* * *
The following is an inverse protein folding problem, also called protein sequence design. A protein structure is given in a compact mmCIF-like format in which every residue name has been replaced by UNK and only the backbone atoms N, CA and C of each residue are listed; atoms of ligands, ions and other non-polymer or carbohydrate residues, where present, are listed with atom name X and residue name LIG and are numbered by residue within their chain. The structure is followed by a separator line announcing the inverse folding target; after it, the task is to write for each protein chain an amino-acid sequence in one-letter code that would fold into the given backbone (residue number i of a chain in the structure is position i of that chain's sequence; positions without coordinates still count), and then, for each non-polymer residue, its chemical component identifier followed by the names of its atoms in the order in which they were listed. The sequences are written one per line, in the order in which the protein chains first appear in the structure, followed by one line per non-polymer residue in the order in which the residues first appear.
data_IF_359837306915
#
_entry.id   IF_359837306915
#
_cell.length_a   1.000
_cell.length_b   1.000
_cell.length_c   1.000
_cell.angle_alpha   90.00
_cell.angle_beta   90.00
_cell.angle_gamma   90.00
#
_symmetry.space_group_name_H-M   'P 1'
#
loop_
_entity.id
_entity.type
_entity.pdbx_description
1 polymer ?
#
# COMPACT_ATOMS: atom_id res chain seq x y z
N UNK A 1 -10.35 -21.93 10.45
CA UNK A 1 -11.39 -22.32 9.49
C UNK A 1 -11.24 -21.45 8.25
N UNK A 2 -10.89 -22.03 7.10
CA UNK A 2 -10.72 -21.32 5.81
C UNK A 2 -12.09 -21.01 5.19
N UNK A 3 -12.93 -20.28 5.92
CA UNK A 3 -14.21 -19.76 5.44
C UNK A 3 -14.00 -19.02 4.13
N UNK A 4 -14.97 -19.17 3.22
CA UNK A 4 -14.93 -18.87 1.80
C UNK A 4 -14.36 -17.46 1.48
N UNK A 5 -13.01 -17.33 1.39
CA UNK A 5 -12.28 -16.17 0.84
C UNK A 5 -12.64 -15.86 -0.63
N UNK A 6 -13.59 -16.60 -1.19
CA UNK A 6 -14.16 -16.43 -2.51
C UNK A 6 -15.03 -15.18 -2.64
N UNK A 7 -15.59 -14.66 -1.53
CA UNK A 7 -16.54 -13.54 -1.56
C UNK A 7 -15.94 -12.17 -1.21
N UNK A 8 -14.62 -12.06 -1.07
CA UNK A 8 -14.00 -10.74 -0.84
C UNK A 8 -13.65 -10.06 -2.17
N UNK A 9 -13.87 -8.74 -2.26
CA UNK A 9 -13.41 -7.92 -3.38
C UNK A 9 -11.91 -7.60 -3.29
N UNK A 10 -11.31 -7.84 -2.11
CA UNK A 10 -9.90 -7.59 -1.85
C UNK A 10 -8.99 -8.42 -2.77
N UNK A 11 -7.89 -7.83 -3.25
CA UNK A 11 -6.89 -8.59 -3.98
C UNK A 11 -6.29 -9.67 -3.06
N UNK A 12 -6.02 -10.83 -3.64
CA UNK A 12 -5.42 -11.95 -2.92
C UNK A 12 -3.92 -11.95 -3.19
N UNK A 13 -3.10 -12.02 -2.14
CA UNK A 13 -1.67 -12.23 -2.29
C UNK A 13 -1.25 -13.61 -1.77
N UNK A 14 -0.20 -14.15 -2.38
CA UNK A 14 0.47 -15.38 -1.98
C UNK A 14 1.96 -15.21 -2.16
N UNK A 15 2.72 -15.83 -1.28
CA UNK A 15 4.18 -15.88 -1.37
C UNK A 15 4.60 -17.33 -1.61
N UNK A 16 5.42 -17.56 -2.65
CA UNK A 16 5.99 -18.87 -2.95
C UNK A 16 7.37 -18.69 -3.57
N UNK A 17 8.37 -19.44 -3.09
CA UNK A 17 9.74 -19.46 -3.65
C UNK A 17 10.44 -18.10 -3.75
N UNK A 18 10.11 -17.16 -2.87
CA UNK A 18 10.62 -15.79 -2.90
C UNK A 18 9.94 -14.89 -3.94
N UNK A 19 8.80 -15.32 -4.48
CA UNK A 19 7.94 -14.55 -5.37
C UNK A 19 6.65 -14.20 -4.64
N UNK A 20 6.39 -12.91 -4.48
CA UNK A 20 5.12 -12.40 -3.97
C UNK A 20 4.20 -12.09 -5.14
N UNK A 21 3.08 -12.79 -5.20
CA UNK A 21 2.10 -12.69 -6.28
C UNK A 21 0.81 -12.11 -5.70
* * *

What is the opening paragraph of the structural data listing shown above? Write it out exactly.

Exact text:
The following is an inverse protein folding problem, also called protein sequence design. A protein structure is given in a compact mmCIF-like format in which every residue name has been replaced by UNK and only the backbone atoms N, CA and C of each residue are listed; atoms of ligands, ions and other non-polymer or carbohydrate residues, where present, are listed with atom name X and residue name LIG and are numbered by residue within their chain. The structure is followed by a separator line announcing the inverse folding target; after it, the task is to write for each protein chain an amino-acid sequence in one-letter code that would fold into the given backbone (residue number i of a chain in the structure is position i of that chain's sequence; positions without coordinates still count), and then, for each non-polymer residue, its chemical component identifier followed by the names of its atoms in the order in which they were listed. The sequences are written one per line, in the order in which the protein chains first appear in the structure, followed by one line per non-polymer residue in the order in which the residues first appear.